14. NCSNOW

    Major Hurricane Florence: STORM MODE THREAD

    Atlantic Beach webcam, can see the waves starting to lap up and smack the bottom of the pier now,occasionally. Have to wait forever for the cam to pan around. But something to see as the storm rolls in.
  15. NCSNOW

    Hurricane Florence

    12z summary. Every model land falls New Hanover or Pender county NC. Did the canadian get onslow? Any way you slice it the surge is gonna be a nightmare from Wilmington up to ocracoke right past Morehead City. But despite this and the big wind, the flash flooding then river flooding to follow espeacilly in southern coastal plain is gonna be one for the ages I'm afraid. And that's saying alot after what's taken place just the past 20 years on our coast and enc. All eyes on euro and its ensembles to see if they kiss the same landfall point mentioned above by the 12z suite before doing the slow death crawl all weekend across SC
  16. NCSNOW

    Hurricane Florence

    Oh its accurate. Go pull up the 12z Nam sim radar views, zoom in at landfall forecast and its breathtaking how massive the eye. These EWRC have made this into a monster size wise. You can fit almost All of Randolph,Guilford,Forsyth and Davidson county inside the Nam sim view of the eyewall. Its posted on the other board. Really puts size of storm in perspective.
  17. NCSNOW

    Hurricane Florence

    HWRF had this excat same track last night. Hit Morehead and went SW to Lumberton and spun itself out.
  18. NCSNOW

    Hurricane Florence

    Yep, the euro and its end suite has done a very consistent job from late last week. Upper sc coast to Brunswick County,New Hanover county. None of this kiss Hatteras hula loop shenanigans.
  19. NCSNOW

    Hurricane Florence

    The timing and strength of the OV ridge is gonna decide who and where the hammer is gonna drop. Some folks gonna need that hammer to help construct an Ark.
  20. NCSNOW

    Hurricane Florence

    Latest hwrf loop takes Florence in Morehead area and goes west, then southwest to Lumberton by Saturday
  21. NCSNOW

    Hurricane Florence

    Well step 1 prep is complete: fired up the 18 year old powerboss 5500 and it fired on the second pull. Haven't yanked it in several years. Deal I made 18 years ago gets cheaper every big wx event. Anyway I'll hold off on step 2 till tommorow afternoon or Wednesday, Gas and propane gas for Grill.
  22. NCSNOW

    Hurricane Florence

    Yep lines up well with NHC forecast. Best bet is a Brunswick,NewHanover county landfall to me, with Horry County and Onslow being the goalpost now. Kinda of narrowing those down.
  23. NCSNOW

    Hurricane Florence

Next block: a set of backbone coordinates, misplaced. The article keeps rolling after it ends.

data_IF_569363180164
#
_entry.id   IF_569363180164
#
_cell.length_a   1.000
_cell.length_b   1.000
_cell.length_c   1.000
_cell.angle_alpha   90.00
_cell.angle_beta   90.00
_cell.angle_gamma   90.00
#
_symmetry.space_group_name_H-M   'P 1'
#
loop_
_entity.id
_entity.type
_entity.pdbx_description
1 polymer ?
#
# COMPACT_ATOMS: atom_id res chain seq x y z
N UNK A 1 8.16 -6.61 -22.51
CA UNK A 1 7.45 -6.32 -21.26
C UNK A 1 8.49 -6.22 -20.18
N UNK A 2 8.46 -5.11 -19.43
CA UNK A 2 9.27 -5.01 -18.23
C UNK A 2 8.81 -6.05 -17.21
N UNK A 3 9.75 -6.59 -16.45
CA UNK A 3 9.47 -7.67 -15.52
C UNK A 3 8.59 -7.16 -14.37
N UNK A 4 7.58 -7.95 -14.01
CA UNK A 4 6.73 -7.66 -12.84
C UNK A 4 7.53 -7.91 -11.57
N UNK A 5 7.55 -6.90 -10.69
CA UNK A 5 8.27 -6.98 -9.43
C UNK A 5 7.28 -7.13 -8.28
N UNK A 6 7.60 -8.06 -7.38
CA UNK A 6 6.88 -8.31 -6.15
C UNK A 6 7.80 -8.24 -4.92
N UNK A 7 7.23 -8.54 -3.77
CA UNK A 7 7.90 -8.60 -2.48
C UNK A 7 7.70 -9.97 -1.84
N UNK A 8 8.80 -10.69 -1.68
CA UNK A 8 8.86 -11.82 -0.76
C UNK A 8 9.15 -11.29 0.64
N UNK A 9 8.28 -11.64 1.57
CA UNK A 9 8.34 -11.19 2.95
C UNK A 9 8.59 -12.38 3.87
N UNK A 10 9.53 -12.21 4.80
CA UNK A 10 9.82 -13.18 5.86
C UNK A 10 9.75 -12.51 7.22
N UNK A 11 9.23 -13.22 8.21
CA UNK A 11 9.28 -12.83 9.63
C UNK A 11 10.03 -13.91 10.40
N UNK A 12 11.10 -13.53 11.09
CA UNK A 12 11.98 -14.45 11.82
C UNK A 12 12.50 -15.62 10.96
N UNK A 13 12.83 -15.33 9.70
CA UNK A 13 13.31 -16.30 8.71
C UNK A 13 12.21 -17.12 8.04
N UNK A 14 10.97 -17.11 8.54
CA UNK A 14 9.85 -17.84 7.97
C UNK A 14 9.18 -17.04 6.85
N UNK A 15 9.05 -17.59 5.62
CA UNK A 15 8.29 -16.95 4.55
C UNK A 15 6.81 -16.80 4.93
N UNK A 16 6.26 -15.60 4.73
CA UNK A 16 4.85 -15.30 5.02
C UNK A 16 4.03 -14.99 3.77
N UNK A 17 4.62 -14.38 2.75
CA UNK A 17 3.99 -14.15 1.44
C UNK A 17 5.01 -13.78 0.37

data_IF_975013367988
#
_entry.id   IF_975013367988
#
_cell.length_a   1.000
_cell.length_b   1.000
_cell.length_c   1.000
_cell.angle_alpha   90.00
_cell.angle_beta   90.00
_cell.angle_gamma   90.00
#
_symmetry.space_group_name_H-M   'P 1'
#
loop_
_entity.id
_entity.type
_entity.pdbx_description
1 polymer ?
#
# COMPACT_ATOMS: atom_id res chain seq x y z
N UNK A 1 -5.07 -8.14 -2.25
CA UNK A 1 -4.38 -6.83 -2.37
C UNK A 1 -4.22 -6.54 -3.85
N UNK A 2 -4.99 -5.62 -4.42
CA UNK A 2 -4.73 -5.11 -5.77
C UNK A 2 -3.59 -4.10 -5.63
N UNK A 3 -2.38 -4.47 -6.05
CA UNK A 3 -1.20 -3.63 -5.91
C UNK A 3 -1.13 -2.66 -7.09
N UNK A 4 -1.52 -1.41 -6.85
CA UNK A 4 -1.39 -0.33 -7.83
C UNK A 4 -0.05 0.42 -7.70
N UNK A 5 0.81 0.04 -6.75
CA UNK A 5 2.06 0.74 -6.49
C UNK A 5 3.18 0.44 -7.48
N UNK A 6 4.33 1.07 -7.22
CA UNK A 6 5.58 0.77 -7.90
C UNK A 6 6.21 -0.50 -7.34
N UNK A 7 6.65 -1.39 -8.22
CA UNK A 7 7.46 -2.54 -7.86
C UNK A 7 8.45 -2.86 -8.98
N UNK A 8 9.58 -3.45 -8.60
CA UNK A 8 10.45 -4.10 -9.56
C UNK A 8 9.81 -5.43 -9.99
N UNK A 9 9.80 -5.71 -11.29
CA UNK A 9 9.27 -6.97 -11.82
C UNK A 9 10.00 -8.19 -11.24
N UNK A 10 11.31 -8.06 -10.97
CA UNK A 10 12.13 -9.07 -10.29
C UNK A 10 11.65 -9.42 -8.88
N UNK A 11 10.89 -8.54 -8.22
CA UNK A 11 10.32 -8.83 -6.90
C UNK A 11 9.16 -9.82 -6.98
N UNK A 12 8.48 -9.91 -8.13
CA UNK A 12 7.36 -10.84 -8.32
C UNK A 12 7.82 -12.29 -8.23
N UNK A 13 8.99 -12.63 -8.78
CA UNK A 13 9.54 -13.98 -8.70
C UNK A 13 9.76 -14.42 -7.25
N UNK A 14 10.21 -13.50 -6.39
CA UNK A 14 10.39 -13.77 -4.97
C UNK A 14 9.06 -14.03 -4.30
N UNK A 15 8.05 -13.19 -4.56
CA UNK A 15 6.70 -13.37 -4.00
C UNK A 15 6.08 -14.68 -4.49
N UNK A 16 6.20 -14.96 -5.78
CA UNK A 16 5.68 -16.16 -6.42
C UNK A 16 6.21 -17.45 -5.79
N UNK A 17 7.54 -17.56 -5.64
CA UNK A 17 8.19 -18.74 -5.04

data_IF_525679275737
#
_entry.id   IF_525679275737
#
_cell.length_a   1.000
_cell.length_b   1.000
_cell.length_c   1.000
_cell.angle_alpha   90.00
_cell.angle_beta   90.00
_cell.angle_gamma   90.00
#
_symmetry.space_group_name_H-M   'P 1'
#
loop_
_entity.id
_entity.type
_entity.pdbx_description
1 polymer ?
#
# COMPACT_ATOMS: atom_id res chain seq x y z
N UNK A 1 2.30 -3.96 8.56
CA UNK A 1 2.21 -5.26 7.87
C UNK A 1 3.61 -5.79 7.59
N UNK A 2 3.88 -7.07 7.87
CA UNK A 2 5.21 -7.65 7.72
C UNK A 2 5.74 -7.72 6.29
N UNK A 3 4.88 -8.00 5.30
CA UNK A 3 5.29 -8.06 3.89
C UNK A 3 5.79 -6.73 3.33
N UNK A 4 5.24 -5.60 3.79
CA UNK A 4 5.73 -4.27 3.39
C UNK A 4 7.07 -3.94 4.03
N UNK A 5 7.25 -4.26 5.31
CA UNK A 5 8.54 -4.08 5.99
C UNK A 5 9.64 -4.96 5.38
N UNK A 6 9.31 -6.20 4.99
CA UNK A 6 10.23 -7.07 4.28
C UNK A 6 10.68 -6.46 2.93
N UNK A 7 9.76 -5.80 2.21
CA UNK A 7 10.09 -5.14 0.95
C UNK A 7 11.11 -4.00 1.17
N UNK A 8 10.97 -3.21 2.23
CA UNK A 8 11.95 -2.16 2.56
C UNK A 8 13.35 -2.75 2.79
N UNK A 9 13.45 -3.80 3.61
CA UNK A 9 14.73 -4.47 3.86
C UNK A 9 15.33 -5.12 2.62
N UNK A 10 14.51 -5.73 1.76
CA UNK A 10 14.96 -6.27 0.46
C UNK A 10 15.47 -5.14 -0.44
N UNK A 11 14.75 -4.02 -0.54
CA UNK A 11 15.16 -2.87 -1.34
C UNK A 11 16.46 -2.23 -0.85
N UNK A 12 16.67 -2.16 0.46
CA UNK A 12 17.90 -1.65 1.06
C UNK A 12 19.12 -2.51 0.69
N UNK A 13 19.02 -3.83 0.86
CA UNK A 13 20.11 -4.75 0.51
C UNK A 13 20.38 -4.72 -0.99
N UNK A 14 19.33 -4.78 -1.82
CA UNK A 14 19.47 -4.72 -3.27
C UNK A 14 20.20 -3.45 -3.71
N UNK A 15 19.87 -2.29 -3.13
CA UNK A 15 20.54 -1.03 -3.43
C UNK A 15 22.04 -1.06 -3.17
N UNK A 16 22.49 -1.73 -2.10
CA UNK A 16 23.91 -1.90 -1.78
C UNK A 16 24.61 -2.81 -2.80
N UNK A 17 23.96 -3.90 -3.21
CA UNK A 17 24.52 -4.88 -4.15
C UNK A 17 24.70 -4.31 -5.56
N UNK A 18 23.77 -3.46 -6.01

Off of masters site/blog: to 2012. Figure 5. Maximum of the "Maximum Envelope of Waters" (MOM) storm tide image for a composite maximum surge for a large suite of possible mid-strength Category 3 hurricanes (sustained winds of 120 mph) hitting at high tide (a tide level of 2.3) near the North Carolina/South Carolina border. What’s plotted here is the storm tide--the height above ground of the storm surge, plus an additional rise in case the storm hits at high tide. Empty brownish grid cells with no coloration show where no inundation is computed to occur. Inundation of 15 -22’ can occur in a worst-case scenario along most of the coast. Note that not all sections of the coast will experience this surge level simultaneously; the peak values would occur near and to the right of the storm's center where it makes landfall. The image was created using the National Hurricane Center’s Sea, Lake, and Overland Surge from Hurricanes (SLOSH) model. See our storm surge inundation maps for the U.S. coast for more information. A storm surge of 15 - 20' possible from Florence The South Carolina and North Carolina coasts are extremely vulnerable to high storm surges, due to the large area of shallow water offshore. Two of the three historical Category 4 hurricanes that have hit this region generated a storm tide 18 - 20 feet: Hugo of 1989 and Hazel of 1954. The other storm--Gracie of 1959--did not (it hit at low tide, significantly reducing the coastal flooding). The storm tide is the combination of the storm surge and the normal lunar tide, measured in height above sea level. The National Hurricane Center uses the terminology “height above ground level” when discussing the storm tide, meaning the height the surge (plus tide) gets above the normal high tide mark. If Florence is a Category 3 or 4 hurricane at landfall, it has the capability of generating a 20-foot surge along a 10 – 40 mile stretch of the coast where the right-hand eyewall comes ashore.